On the mound with baseball and analytics

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With the 2015 World Series currently underway, there couldn't be a more exciting time to discuss how analytics is transforming the game of baseball. It comes as no surprise to say that managers and front office executives, not to mention the players, are continuously looking for a competitive advantage over their opponents. Over the years, those competitive advantages have come in various forms, but as Mark McGuire once said to the House Committee of Government Reform back on March 17, 2005 , "I'm not here to talk about the past."

I'm here to talk about the future. The future of analytics in baseball is now, and for some teams analytics is playing an increasingly important role in how strategic decisions are made, both on and off the field.

baseball2_1024x512_WatermarkBut this shouldn't come as too big of a surprise, right? The idea of incorporating analytics in baseball is far from an original idea. Bill James, often considered the godfather of modern statistical baseball research, has published over two dozen books on the subject dating back to as early as 1977. The Society for American Baseball Research (SABR), an organization dedicated to scientific and historical research on baseball, has been going strong since 1971. In fact, people who use analytics and mathematical tools to analyze the game of baseball have been dubbed "sabermetricians."

You may have read Michael Lewis' book, Moneyball, which highlights how the 2001 Oakland Athletics used analytics to build a playoff caliber baseball team on a microscopic budget. The book gained so much popularity that it's since been made into a movie, and despite my initial reservations about Brad Pitt and Jonah Hill garnering the leading roles, it was a major hit. (For the record, the movie has earned 94 percent on the Tomatometer on RottonTomatoes.com.)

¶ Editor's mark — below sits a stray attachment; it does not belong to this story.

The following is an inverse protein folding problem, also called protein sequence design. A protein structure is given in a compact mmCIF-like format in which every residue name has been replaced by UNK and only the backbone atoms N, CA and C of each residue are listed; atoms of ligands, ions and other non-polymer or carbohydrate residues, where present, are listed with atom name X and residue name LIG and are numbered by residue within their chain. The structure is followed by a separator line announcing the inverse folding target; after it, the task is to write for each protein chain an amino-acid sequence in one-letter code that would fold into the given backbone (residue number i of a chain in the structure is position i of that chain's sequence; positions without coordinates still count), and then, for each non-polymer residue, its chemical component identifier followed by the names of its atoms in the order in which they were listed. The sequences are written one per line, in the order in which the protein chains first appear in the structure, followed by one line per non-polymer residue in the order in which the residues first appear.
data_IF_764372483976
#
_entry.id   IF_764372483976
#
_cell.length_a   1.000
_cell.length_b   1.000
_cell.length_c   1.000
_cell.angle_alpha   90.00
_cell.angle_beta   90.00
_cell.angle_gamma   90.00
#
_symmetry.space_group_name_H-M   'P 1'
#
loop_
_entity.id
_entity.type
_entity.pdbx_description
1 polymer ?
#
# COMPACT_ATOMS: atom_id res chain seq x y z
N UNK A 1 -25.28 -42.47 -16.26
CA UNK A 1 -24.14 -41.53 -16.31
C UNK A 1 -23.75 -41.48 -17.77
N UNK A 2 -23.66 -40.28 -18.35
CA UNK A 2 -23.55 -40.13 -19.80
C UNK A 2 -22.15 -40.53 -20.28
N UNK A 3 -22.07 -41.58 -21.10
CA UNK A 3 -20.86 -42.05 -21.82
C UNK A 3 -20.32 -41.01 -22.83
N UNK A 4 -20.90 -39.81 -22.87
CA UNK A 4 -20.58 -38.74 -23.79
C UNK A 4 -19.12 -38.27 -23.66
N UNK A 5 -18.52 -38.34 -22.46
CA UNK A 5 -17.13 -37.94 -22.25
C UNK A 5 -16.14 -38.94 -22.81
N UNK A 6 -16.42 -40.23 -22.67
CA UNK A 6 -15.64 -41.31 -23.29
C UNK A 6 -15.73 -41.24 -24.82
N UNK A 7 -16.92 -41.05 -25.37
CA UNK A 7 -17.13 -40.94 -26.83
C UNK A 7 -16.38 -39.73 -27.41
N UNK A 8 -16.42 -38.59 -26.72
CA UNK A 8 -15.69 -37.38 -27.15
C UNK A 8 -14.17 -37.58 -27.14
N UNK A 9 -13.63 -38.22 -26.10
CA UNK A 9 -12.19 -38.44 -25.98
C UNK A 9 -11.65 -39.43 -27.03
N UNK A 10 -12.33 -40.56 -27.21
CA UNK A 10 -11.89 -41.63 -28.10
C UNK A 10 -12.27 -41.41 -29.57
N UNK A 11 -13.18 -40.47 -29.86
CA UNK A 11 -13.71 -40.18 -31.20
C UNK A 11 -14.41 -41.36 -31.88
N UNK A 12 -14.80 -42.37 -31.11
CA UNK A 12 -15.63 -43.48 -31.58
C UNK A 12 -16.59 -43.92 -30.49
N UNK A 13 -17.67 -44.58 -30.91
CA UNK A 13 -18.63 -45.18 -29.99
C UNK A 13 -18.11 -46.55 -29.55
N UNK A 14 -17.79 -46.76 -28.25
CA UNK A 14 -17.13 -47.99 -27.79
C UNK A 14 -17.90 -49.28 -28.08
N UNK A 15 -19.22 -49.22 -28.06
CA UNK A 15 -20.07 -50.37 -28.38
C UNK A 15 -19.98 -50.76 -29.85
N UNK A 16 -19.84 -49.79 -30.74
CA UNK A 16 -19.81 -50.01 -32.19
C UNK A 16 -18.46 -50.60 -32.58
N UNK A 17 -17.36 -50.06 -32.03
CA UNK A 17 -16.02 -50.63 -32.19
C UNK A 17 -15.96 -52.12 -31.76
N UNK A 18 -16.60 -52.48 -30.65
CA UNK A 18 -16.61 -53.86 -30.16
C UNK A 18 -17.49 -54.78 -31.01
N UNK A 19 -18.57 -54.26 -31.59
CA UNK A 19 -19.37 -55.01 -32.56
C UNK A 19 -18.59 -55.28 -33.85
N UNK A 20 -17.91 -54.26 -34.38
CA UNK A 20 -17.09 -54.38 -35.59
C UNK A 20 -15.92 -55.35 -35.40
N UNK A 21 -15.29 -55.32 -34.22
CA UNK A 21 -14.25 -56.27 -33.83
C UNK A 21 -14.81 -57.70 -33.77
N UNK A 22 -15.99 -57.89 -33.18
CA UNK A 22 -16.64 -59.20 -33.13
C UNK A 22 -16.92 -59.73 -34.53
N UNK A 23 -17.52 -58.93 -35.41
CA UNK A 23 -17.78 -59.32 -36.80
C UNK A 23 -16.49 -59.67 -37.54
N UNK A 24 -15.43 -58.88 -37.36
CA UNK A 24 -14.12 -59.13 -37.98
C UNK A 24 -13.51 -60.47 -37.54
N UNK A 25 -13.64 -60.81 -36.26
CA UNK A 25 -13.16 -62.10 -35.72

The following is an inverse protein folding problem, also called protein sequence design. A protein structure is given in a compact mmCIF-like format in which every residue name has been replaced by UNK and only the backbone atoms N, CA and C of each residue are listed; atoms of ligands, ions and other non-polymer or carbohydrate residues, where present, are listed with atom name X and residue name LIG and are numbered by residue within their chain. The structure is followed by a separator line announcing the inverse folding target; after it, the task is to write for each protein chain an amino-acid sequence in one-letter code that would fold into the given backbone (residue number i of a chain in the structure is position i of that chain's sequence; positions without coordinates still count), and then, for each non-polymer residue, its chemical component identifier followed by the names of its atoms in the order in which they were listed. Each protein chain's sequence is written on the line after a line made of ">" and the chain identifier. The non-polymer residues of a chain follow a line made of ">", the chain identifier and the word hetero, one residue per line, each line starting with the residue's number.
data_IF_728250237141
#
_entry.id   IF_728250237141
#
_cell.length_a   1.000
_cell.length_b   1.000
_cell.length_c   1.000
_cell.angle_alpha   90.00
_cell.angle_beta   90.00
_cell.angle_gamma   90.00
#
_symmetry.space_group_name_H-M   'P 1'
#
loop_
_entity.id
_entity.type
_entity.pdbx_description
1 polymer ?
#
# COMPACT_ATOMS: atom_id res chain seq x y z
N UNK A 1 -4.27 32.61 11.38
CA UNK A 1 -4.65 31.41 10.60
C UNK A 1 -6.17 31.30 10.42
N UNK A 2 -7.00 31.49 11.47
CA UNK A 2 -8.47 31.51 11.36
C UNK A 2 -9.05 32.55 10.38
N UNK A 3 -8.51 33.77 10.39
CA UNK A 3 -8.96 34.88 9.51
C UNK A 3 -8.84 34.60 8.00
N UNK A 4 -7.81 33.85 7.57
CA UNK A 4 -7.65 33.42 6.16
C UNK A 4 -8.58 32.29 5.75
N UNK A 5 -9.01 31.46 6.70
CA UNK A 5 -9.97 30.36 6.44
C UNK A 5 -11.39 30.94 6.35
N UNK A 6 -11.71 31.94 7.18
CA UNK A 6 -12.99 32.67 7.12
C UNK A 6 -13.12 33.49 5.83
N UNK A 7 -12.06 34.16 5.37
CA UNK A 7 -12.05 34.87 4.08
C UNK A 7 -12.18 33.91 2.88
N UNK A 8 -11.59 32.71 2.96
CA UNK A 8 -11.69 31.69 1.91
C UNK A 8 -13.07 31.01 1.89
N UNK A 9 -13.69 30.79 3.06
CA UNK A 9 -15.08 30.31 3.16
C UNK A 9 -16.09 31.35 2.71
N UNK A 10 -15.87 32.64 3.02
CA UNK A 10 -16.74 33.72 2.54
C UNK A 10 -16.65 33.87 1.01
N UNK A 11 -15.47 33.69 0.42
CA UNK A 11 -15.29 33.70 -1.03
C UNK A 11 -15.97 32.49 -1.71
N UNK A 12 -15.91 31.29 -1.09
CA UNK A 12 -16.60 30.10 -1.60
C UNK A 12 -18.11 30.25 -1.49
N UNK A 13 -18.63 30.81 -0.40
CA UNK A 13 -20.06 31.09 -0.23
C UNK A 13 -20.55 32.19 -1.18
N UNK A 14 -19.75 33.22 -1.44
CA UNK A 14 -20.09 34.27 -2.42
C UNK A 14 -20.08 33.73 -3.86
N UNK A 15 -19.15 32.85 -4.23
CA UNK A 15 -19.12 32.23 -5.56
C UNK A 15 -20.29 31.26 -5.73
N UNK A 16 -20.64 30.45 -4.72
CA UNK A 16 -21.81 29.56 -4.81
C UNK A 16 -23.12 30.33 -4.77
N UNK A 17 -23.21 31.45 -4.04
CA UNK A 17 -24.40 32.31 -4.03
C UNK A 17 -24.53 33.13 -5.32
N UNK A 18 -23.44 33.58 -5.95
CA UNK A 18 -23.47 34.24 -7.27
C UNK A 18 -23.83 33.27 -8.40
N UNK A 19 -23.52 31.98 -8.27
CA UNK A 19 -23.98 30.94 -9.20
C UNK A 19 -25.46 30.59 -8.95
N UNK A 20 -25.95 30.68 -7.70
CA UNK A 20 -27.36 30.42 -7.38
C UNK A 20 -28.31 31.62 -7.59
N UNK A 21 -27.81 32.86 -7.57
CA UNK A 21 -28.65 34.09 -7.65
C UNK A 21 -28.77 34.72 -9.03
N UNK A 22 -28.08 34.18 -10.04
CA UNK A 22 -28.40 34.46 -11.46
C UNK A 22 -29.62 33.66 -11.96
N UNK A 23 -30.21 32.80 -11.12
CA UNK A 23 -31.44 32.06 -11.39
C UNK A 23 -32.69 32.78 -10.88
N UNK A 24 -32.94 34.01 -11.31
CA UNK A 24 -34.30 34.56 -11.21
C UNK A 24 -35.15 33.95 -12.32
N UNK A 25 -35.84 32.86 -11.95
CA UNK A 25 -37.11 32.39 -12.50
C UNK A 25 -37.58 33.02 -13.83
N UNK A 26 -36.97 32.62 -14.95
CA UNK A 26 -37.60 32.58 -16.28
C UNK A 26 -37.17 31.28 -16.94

The fact is, even the tiniest insight into a certain player's patterns and tendencies can lead to a huge competitive advantage on the field. I know all too well the implications it can have, albeit on a smaller scale. As a former college starting pitcher, one Saturday afternoon in the middle of our season, I faced off against Bridgewater College, a small college in Virginia, who we had every intention of annihilating. After two and one third innings pitched, I was pulled after giving up my eighth run of the game. I was dumbfounded. They had lit me up like a pinball machine. When we shook hands after the game with the opposing team, the opposing coach pulled me aside and informed me of a very important piece of information.

It turns out that when I was on the pitching rubber, if I was about to throw a fastball, my hand began down by my side. However, if I was about to throw an offspeed pitch, my hand began in my glove. It quickly dawned on me that every batter I faced that afternoon knew exactly what pitch I was about to throw!

Now take that example to scale. If one passing observation by an opposing coach can have that big of an impact on the outcome of a game, how big of an impact can analytics have when incorporating years of historical baseball data on every player across all 30 Major League Baseball teams?

One place we're seeing the effect of analytics right now is in the form of "the shift."

The shift is a defensive realignment that moves players from their original positions in the infield to areas in the infield where the current batter is most likely to hit the ball. There are four infielders that take part in the shift, the shortstop and thirdbaseman who line up to pitcher's right side, and the second and firstbaseman who line up to the pitcher's left side. For example, take a left-handed batter who is most likely to pull the baseball (or hit the ball to the side from which he hits). If you know this, the shortstop will slide over to the pitcher's left side to help fill the gap between first and second. Now more players are covering the area where the current batter is most likely to hit the baseball.